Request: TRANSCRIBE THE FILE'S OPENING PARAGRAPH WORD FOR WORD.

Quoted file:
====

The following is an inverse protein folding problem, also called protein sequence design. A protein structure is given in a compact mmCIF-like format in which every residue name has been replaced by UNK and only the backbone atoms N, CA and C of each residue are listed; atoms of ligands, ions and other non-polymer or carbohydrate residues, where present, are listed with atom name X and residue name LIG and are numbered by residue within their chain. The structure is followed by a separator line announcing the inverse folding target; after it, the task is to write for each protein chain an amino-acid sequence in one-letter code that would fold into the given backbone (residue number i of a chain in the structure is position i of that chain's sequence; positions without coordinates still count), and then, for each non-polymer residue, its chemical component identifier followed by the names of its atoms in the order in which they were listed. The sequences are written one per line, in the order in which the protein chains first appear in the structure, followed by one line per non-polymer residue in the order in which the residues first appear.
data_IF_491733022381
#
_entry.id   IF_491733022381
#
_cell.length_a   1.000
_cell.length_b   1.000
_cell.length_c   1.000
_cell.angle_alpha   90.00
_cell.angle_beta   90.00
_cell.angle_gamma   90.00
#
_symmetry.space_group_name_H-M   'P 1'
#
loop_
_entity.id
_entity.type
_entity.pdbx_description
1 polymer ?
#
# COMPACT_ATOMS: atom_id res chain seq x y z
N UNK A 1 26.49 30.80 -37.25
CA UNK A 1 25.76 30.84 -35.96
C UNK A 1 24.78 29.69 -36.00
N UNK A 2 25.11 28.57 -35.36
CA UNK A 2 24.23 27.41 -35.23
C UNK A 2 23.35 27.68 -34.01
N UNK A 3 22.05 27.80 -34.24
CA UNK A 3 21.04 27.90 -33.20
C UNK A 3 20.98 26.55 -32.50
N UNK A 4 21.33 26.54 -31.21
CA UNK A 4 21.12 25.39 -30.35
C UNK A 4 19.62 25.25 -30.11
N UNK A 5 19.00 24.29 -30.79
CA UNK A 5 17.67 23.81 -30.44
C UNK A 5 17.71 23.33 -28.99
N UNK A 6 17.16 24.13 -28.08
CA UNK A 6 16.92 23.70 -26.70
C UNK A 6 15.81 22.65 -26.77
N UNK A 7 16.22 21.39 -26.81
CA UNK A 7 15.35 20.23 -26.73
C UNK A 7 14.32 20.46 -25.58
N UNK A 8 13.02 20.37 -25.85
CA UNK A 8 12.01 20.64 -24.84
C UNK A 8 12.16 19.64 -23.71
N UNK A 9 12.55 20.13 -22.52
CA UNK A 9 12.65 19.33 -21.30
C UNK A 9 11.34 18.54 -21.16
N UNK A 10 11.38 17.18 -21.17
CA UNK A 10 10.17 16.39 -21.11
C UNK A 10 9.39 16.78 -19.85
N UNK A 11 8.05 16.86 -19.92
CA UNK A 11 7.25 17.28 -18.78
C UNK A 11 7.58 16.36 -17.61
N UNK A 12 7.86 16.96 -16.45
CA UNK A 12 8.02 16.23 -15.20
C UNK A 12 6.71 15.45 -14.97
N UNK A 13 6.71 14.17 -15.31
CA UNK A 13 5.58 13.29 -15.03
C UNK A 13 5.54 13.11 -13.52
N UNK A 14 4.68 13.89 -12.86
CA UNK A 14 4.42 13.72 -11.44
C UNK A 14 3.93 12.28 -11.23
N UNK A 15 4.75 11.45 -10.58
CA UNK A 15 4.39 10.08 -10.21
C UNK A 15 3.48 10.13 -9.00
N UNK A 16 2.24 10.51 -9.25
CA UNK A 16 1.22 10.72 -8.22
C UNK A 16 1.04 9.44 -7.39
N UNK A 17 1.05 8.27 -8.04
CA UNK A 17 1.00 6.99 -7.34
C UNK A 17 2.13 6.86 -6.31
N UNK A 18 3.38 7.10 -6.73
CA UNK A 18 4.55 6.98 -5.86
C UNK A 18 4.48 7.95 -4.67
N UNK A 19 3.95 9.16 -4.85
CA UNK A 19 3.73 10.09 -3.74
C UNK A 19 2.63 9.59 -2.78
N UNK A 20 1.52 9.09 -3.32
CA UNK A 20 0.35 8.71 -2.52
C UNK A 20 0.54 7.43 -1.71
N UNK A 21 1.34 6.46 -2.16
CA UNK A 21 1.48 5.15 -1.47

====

The following is an inverse protein folding problem, also called protein sequence design. A protein structure is given in a compact mmCIF-like format in which every residue name has been replaced by UNK and only the backbone atoms N, CA and C of each residue are listed; atoms of ligands, ions and other non-polymer or carbohydrate residues, where present, are listed with atom name X and residue name LIG and are numbered by residue within their chain. The structure is followed by a separator line announcing the inverse folding target; after it, the task is to write for each protein chain an amino-acid sequence in one-letter code that would fold into the given backbone (residue number i of a chain in the structure is position i of that chain's sequence; positions without coordinates still count), and then, for each non-polymer residue, its chemical component identifier followed by the names of its atoms in the order in which they were listed. The sequences are written one per line, in the order in which the protein chains first appear in the structure, followed by one line per non-polymer residue in the order in which the residues first appear.